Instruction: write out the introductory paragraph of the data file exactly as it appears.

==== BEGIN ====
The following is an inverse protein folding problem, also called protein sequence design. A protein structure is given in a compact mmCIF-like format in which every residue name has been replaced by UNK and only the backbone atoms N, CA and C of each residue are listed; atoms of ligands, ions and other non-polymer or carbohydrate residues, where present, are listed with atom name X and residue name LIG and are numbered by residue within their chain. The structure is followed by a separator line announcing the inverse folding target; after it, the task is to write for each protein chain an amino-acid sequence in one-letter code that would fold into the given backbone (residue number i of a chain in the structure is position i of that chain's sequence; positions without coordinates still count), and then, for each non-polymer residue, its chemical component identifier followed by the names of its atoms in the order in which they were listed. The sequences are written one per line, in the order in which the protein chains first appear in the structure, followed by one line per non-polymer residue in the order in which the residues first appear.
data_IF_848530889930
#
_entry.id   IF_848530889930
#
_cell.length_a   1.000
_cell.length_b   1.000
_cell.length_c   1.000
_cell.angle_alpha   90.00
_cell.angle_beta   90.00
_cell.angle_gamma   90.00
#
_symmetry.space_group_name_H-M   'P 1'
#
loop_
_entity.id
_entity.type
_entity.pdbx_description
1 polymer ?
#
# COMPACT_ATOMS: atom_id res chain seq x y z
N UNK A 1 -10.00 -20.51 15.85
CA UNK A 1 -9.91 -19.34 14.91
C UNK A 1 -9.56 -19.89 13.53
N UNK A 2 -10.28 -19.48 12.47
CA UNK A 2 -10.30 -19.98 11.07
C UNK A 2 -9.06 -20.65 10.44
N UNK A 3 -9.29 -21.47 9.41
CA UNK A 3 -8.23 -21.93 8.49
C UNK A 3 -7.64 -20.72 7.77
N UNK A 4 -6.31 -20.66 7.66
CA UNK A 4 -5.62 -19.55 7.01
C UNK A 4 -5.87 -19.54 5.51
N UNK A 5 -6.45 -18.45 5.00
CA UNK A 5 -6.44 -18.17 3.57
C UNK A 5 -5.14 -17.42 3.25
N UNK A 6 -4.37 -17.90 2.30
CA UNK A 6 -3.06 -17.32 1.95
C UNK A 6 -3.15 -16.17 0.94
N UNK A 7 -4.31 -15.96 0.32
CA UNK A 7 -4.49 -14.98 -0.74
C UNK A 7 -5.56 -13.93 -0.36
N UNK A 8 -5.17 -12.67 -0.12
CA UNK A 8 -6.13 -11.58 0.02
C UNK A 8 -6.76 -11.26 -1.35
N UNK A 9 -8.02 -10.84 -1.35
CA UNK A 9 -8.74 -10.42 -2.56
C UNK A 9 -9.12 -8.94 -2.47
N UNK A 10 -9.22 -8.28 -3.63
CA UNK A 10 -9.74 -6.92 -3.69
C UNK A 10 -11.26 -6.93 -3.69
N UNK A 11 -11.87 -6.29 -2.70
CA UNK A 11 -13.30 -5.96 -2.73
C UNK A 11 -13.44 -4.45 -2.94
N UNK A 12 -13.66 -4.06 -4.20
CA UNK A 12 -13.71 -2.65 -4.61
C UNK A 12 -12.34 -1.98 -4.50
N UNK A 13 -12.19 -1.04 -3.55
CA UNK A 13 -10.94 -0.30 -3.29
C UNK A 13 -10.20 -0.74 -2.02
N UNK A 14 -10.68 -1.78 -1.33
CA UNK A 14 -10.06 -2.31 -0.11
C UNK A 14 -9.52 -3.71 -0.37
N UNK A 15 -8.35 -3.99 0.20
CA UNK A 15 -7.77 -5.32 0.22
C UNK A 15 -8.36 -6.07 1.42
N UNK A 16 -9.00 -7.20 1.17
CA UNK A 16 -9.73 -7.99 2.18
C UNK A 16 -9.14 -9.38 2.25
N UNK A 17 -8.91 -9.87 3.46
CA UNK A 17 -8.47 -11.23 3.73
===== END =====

The following is an inverse protein folding problem, also called protein sequence design. A protein structure is given in a compact mmCIF-like format in which every residue name has been replaced by UNK and only the backbone atoms N, CA and C of each residue are listed; atoms of ligands, ions and other non-polymer or carbohydrate residues, where present, are listed with atom name X and residue name LIG and are numbered by residue within their chain. The structure is followed by a separator line announcing the inverse folding target; after it, the task is to write for each protein chain an amino-acid sequence in one-letter code that would fold into the given backbone (residue number i of a chain in the structure is position i of that chain's sequence; positions without coordinates still count), and then, for each non-polymer residue, its chemical component identifier followed by the names of its atoms in the order in which they were listed. The sequences are written one per line, in the order in which the protein chains first appear in the structure, followed by one line per non-polymer residue in the order in which the residues first appear.